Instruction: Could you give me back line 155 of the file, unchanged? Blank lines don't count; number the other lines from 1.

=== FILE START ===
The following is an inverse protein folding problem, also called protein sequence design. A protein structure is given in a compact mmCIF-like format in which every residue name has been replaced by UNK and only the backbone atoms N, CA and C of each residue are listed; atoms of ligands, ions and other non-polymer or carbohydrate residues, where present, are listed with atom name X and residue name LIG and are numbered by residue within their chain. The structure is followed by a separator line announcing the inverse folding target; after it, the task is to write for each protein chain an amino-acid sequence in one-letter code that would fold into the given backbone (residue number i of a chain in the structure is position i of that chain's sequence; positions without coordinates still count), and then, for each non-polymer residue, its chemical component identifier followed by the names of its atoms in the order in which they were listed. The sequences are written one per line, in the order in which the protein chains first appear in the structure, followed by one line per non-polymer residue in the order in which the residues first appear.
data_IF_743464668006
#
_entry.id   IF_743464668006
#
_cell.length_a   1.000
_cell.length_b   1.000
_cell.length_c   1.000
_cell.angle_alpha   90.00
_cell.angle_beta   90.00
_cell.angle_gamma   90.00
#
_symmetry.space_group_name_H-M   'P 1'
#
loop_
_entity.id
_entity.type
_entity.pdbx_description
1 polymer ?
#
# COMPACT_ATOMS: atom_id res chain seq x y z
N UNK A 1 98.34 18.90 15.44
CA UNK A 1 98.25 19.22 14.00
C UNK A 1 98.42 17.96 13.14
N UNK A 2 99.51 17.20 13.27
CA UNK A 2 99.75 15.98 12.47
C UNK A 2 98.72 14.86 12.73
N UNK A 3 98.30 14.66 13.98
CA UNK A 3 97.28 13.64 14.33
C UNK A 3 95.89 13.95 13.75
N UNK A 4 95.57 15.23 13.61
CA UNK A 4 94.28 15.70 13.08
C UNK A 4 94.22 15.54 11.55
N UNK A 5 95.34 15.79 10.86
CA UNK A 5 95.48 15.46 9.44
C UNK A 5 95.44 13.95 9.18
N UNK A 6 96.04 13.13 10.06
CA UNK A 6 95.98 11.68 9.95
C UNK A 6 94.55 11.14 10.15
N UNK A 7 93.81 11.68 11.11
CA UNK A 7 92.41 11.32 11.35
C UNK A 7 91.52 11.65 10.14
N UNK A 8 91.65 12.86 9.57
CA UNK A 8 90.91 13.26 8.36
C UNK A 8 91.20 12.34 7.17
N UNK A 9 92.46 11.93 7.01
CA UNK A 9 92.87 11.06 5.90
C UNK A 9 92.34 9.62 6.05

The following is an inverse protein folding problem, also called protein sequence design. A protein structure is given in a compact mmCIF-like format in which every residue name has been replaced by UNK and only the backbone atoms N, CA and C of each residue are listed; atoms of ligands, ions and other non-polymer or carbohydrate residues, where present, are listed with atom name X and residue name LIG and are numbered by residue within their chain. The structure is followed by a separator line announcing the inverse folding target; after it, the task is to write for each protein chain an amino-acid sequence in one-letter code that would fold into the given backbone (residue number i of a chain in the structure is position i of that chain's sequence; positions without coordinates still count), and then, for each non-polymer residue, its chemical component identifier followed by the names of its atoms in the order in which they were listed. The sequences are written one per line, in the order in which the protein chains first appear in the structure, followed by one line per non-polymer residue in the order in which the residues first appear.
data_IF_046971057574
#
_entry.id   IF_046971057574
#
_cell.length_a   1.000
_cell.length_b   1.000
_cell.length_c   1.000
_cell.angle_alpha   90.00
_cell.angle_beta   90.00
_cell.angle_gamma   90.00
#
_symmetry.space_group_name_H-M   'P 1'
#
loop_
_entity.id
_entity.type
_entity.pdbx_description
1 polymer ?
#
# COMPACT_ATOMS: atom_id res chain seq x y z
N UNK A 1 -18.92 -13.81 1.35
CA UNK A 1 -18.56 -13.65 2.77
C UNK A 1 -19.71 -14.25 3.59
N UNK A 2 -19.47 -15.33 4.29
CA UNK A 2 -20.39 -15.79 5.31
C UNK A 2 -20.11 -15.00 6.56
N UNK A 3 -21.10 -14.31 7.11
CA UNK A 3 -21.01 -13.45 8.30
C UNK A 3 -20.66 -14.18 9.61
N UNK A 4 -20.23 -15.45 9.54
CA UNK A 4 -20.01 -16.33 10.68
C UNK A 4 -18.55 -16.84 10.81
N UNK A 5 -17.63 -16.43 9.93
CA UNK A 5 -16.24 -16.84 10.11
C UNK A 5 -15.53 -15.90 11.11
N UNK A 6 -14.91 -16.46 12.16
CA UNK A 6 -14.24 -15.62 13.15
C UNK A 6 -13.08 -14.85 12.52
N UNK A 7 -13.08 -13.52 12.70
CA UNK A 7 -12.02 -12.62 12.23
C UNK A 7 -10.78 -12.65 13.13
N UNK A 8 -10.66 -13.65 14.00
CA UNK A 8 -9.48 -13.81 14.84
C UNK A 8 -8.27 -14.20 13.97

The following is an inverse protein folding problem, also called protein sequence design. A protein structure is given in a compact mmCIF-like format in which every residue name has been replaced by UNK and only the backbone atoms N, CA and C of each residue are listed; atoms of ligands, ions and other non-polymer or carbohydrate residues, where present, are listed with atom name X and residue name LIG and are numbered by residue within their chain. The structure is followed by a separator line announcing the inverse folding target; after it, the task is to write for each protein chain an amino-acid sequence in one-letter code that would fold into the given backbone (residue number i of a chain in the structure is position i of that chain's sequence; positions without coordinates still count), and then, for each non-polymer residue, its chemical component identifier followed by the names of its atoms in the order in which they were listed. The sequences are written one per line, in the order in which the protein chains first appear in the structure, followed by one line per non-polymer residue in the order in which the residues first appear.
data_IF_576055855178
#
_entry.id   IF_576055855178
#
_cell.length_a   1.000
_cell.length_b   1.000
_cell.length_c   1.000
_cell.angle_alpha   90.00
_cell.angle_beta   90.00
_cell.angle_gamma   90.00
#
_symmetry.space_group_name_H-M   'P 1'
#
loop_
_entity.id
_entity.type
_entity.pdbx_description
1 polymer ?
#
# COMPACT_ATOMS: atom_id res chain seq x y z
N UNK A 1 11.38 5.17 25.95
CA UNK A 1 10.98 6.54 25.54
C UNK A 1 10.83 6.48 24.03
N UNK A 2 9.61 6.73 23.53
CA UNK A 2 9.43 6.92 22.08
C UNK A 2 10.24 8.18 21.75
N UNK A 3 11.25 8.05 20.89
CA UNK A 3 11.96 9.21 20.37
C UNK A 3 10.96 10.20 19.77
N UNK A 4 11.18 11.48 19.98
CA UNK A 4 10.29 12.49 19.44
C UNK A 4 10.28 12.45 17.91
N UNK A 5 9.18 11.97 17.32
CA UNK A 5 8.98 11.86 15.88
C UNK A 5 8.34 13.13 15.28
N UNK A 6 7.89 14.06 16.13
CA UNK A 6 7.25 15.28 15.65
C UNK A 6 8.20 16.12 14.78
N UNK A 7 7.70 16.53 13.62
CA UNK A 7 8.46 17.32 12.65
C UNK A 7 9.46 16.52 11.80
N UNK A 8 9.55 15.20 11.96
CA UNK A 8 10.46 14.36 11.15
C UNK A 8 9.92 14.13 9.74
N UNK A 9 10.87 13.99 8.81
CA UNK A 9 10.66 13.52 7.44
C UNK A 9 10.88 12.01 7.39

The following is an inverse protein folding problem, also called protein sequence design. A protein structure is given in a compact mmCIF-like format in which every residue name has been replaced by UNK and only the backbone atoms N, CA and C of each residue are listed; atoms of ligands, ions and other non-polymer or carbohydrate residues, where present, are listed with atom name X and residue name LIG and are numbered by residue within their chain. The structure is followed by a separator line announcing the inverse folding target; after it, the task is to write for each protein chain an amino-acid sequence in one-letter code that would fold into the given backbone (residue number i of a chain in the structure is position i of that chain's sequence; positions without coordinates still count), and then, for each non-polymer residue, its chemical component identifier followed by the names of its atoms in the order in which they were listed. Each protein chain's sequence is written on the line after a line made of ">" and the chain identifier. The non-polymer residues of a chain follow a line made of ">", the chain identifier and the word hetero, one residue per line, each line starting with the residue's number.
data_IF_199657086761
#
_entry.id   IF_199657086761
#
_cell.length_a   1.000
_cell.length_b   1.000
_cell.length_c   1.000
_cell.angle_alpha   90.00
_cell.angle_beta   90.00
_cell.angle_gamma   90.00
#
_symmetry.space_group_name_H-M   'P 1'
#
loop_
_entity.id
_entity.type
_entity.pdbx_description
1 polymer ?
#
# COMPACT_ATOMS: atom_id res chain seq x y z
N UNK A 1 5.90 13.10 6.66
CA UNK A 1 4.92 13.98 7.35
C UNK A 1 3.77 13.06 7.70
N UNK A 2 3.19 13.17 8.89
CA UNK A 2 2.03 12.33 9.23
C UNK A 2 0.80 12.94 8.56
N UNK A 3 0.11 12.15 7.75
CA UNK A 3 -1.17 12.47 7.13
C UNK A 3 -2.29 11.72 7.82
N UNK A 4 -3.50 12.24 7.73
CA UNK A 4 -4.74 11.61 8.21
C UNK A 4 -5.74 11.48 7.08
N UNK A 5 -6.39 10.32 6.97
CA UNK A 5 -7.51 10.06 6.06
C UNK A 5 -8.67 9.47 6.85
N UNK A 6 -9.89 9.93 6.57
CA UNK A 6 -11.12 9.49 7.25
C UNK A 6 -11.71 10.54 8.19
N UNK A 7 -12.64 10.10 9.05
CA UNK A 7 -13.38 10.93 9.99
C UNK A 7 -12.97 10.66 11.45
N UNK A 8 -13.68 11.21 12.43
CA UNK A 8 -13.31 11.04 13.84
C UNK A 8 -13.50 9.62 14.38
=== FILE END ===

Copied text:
#